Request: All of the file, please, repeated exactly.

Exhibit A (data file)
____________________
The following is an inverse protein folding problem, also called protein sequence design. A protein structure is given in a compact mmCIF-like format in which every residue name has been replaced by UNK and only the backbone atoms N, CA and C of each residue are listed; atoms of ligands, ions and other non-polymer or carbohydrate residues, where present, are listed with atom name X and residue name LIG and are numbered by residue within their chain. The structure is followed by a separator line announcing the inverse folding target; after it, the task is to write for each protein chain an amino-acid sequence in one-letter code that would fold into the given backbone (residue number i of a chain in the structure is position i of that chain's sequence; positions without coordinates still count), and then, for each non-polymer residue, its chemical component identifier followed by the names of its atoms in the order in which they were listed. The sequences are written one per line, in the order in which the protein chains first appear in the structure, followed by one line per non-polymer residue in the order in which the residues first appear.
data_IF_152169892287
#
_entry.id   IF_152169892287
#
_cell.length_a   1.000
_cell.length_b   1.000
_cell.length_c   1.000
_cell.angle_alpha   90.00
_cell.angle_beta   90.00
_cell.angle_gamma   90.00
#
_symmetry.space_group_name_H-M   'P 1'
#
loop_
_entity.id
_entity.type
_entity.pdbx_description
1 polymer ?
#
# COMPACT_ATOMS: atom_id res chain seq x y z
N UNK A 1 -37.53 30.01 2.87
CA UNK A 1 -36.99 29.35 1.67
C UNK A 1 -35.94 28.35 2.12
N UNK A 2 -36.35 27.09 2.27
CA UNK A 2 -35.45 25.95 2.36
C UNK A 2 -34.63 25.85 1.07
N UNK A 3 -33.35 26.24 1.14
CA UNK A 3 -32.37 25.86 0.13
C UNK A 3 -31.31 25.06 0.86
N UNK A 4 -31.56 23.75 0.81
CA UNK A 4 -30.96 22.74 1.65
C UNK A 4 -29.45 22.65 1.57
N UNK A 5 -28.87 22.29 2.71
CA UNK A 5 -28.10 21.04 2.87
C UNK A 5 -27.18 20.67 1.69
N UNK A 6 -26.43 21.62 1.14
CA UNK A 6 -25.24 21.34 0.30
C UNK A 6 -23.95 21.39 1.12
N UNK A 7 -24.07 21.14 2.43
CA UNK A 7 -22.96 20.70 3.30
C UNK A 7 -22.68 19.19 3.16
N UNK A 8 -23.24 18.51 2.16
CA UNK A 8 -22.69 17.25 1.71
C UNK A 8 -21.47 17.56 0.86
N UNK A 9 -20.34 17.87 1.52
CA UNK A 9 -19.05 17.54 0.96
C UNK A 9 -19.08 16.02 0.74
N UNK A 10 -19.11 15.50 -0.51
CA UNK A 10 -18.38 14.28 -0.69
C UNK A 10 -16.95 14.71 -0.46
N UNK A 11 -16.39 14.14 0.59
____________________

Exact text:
The following is an inverse protein folding problem, also called protein sequence design. A protein structure is given in a compact mmCIF-like format in which every residue name has been replaced by UNK and only the backbone atoms N, CA and C of each residue are listed; atoms of ligands, ions and other non-polymer or carbohydrate residues, where present, are listed with atom name X and residue name LIG and are numbered by residue within their chain. The structure is followed by a separator line announcing the inverse folding target; after it, the task is to write for each protein chain an amino-acid sequence in one-letter code that would fold into the given backbone (residue number i of a chain in the structure is position i of that chain's sequence; positions without coordinates still count), and then, for each non-polymer residue, its chemical component identifier followed by the names of its atoms in the order in which they were listed. The sequences are written one per line, in the order in which the protein chains first appear in the structure, followed by one line per non-polymer residue in the order in which the residues first appear.
data_IF_152169892287
#
_entry.id   IF_152169892287
#
_cell.length_a   1.000
_cell.length_b   1.000
_cell.length_c   1.000
_cell.angle_alpha   90.00
_cell.angle_beta   90.00
_cell.angle_gamma   90.00
#
_symmetry.space_group_name_H-M   'P 1'
#
loop_
_entity.id
_entity.type
_entity.pdbx_description
1 polymer ?
#
# COMPACT_ATOMS: atom_id res chain seq x y z
N UNK A 1 -37.53 30.01 2.87
CA UNK A 1 -36.99 29.35 1.67
C UNK A 1 -35.94 28.35 2.12
N UNK A 2 -36.35 27.09 2.27
CA UNK A 2 -35.45 25.95 2.36
C UNK A 2 -34.63 25.85 1.07
N UNK A 3 -33.35 26.24 1.14
CA UNK A 3 -32.37 25.86 0.13
C UNK A 3 -31.31 25.06 0.86
N UNK A 4 -31.56 23.75 0.81
CA UNK A 4 -30.96 22.74 1.65
C UNK A 4 -29.45 22.65 1.57
N UNK A 5 -28.87 22.29 2.71
CA UNK A 5 -28.10 21.04 2.87
C UNK A 5 -27.18 20.67 1.69
N UNK A 6 -26.43 21.62 1.14
CA UNK A 6 -25.24 21.34 0.30
C UNK A 6 -23.95 21.39 1.12
N UNK A 7 -24.07 21.14 2.43
CA UNK A 7 -22.96 20.70 3.30
C UNK A 7 -22.68 19.19 3.16
N UNK A 8 -23.24 18.51 2.16
CA UNK A 8 -22.69 17.25 1.71
C UNK A 8 -21.47 17.56 0.86
N UNK A 9 -20.34 17.87 1.52
CA UNK A 9 -19.05 17.54 0.96
C UNK A 9 -19.08 16.02 0.74
N UNK A 10 -19.11 15.50 -0.51
CA UNK A 10 -18.38 14.28 -0.69
C UNK A 10 -16.95 14.71 -0.46
N UNK A 11 -16.39 14.14 0.59